Students at St. Charles Catholic Elementary Take Flight with FLAP
Students in Cathy Cormier’s Grade 5/6 class at St. Charles Elementary School have “gone to the birds” and are asking everybody they know to join them. These students have taken a very special program “under their wings” so to speak and are very enthusiastic in sharing their message about FLAP which stands for the Fatal Light Awareness Program. FLAP is a non-profit conservation organization dedicated to the protection of wild birds in built environments and their mission statement is to preserve the lives of migratory birds in urban areas. Unfortunately, in the dark, and especially in foggy or rainy weather, the combination of glass and light becomes deadly for migratory birds. As birds migrate, they use starlight to navigate their course but get confused by artificial lights and are unable to see glass. As a result, birds by the hundreds and even thousands can be injured or killed in one night at one building. One expert estimates that across North America, up to 100 million birds die in collisions each year and many species that collide frequently are known to be in long-term decline and some are already designated officially as threatened.
Cathy Cormier became involved with this program at St. Charles several years ago when a student brought in a bird’s egg and the class began to discuss the ramifications of human contact with wildlife. Another teacher at the school, Theresa Giroux became involved in the discussion and described the FLAP program as she was already a member. The class commitment began there and has continued in Cormier’s class ever since. Each of the Grade 5/6 students this year studied a bird that was native to Northern Ontario and researched their migratory patterns. Giroux explained how important it is for students to be aware of the impact that humans have on wildlife. “It is really important that young people have an appreciation for the nature that is in their own backyard,” Giroux said. “By focusing on the birds that are around us locally, this program connects them environmentally to the wildlife provincially, nationally and globally.” Giroux also teaches the students the connection between the environment and energy conservation as this program instructs people to be aware of turning off lights and saving hydro, while helping out the migrating birds. As well, part of the lesson also teaches the students that by helping out the birds with the lights, the birds give back by eating Northern Ontario’s pesky insects including blackflies and mosquitoes. “The kids really learn that it is a win, win situation when they can connect to the environment,” Giroux said. “It is meaningful learning for them and they really begin to understand how valuable they are to their own world.”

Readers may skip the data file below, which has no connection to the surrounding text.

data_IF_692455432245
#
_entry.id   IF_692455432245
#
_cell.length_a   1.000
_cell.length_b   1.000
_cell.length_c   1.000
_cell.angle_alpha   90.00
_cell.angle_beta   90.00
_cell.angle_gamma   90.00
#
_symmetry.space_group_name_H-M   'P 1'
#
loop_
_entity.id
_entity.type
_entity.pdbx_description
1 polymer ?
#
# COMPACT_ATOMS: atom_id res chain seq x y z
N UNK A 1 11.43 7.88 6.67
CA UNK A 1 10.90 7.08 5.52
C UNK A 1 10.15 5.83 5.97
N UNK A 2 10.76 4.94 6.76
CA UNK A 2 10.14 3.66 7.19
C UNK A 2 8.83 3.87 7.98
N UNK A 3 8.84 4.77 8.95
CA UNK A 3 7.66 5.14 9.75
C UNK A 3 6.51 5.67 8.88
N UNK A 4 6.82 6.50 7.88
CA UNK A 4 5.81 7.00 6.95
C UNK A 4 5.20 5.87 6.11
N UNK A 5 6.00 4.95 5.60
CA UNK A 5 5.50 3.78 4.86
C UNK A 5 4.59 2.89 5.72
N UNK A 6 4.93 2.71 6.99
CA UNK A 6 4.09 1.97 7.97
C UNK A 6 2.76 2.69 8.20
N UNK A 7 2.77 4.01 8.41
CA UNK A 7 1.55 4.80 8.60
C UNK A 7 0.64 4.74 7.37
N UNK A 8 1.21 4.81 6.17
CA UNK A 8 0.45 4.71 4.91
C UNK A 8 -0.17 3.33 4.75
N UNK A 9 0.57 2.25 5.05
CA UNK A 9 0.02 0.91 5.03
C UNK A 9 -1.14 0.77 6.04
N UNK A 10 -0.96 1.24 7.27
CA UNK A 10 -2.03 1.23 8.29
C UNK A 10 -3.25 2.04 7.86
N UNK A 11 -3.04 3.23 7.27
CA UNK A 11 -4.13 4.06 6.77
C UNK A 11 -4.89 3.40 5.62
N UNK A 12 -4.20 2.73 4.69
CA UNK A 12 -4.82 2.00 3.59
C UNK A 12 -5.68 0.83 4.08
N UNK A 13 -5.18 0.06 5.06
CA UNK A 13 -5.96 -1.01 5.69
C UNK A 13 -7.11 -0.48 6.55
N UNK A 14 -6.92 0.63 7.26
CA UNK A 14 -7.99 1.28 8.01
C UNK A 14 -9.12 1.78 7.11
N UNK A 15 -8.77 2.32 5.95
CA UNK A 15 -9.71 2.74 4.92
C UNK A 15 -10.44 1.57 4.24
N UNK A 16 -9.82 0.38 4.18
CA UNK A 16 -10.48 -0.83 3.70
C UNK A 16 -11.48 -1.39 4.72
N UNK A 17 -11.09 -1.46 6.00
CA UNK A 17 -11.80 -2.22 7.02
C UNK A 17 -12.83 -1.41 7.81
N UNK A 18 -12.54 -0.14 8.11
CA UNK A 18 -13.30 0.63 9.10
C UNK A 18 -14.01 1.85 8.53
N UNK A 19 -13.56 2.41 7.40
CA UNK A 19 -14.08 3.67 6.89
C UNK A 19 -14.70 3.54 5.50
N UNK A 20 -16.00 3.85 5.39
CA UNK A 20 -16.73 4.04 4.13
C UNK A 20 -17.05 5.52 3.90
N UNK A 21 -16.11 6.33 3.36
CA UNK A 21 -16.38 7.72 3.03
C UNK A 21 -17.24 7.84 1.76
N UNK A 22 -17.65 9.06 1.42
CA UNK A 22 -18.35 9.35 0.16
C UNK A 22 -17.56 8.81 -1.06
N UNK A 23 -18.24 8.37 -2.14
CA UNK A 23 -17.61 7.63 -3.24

The whole school community has taken on this important environmental initiative and has raised and donated several hundred dollars to the FLAP organization as the group is financed largely by grants, donations and membership fees.